Emes, Thomas (DNB00)
EMES, THOMAS (d. 1707), known as ‘the prophet,’ was an impudent quack who practised as a surgeon among the poorer classes. In the hope of obtaining notoriety he allied himself with the Camisards or French prophets, a pack of crazy enthusiasts who scandalised the town by their indecent buffooneries. He died at Old Street Square, London, 22 Dec. 1707, and was buried on Christmas day in Bunhill Fields. ‘Under the operation of the Spirit’ his brethren were enabled to prophesy that he would rise from his grave between twelve at noon and six in the evening of 25 May 1708. No ‘cloathing’ was to be provided, for rising ‘pure and innocent,’ it would not, they declared, ‘be esteem'd indecency for him to walk naked unto his habitation’ (Predictions concerning the Raising the Dead Body of Mr. T. Emes, 4to, London, 1708?). Three days before the pretended resurrection the government, fearing disturbances, and to prevent any tricks being played, placed guards at the grave and about the cemetery (Luttrell, Relation of State Affairs, 1857, vi. 307).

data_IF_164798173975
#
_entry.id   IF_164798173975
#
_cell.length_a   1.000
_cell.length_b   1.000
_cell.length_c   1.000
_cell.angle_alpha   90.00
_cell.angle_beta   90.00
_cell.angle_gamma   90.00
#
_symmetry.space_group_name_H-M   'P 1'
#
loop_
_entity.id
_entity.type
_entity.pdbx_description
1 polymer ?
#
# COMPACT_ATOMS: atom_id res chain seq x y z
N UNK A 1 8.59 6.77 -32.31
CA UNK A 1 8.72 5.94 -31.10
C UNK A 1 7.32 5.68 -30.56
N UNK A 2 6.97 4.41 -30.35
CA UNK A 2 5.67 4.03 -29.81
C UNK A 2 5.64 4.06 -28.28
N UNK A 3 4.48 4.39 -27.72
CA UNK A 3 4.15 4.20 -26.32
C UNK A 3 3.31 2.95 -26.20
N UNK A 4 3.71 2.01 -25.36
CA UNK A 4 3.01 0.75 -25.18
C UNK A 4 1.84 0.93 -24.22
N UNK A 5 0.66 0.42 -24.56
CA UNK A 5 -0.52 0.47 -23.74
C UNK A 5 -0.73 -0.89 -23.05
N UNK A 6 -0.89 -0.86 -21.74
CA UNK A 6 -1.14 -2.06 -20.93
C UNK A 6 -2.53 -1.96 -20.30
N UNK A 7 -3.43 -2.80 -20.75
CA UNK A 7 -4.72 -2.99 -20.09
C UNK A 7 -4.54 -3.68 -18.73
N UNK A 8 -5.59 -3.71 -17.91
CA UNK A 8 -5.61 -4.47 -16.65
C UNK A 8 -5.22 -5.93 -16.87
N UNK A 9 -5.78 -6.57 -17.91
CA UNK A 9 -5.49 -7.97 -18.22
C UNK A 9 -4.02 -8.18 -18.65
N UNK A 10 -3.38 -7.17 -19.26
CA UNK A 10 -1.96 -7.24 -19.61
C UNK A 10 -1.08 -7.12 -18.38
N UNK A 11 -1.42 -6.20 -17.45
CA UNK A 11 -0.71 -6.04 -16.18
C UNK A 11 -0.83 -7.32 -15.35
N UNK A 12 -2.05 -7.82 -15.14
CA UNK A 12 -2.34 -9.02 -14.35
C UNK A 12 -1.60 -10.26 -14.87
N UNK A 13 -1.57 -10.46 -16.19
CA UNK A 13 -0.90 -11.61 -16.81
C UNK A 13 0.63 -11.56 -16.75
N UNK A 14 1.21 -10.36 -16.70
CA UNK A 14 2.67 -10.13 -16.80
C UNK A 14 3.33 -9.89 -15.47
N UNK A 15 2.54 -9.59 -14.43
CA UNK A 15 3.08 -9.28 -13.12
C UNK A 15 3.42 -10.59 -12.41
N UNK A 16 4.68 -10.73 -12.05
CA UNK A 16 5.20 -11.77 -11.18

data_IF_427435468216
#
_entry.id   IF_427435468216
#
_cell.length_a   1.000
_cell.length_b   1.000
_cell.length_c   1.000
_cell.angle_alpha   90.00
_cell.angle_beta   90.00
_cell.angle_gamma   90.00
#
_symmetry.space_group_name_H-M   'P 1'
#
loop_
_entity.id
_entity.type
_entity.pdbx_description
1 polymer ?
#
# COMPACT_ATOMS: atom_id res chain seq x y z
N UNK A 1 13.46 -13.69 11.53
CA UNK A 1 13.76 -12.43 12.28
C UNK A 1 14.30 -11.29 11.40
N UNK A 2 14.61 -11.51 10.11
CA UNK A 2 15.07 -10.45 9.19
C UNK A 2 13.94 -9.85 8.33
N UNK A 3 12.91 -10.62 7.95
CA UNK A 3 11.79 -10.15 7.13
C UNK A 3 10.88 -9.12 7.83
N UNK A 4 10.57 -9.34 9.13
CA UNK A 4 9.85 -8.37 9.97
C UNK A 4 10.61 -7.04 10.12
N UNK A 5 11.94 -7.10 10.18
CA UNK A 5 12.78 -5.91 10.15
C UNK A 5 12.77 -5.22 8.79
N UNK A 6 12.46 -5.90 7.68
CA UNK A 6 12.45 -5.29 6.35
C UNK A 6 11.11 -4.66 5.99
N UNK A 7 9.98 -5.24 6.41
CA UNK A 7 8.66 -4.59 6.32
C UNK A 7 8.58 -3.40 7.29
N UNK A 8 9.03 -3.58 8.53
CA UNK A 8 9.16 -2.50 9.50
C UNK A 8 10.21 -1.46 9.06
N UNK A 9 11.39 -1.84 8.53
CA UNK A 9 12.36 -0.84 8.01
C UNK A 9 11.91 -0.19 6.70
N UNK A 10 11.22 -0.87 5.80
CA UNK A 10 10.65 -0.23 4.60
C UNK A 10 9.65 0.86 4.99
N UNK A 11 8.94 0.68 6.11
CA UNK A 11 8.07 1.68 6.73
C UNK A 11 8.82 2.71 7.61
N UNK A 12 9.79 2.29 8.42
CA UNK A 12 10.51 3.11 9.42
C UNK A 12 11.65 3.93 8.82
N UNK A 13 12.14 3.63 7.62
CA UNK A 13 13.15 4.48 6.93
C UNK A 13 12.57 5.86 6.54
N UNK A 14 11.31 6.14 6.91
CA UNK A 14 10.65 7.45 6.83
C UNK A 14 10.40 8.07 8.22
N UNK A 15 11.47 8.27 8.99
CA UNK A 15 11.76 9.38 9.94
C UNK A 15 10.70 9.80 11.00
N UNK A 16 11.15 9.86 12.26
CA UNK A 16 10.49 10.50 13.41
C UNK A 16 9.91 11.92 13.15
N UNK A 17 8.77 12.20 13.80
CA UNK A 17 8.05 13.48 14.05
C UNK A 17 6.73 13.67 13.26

Emes wrote: 1. ‘A Dialogue between Alkali and Acid … wherein a late pretended new hypothesis, asserting Alkali the cause, and Acid the cure of all diseases, is proved groundless and dangerous. Being a specimen of the immodest self-applause, shameful contempt, and abuse of all physicians, gross mistakes and great ignorance of the pretender John Colbatch. By T. E. Chirurgo-Medicus,’ 8vo, London, 1698. 2. ‘A Letter to a Gentleman concerning Alkali and Acid. Being an answer to a late piece, intituled A Letter to a Physician concerning Acid and Alkali. To which is added, a Specimen of a new Hypothesis, for the sake of Lovers of Medicine,’ 8vo, London, 1700. 3. ‘The Atheist turn'd Deist, and the Deist turn'd Christian: or, the Reasonableness and Union of Natural and the True Christian Religion,’ 8vo, London, 1698.[Gent. Mag. 3rd ser. i. 398; Spinckes's The New Pretenders to Prophecy examin'd, &c., in Dr. George Hickes's The Spirit of Enthusiasm Exorcised (1709), pp. 372, 373, 508, 509–30.]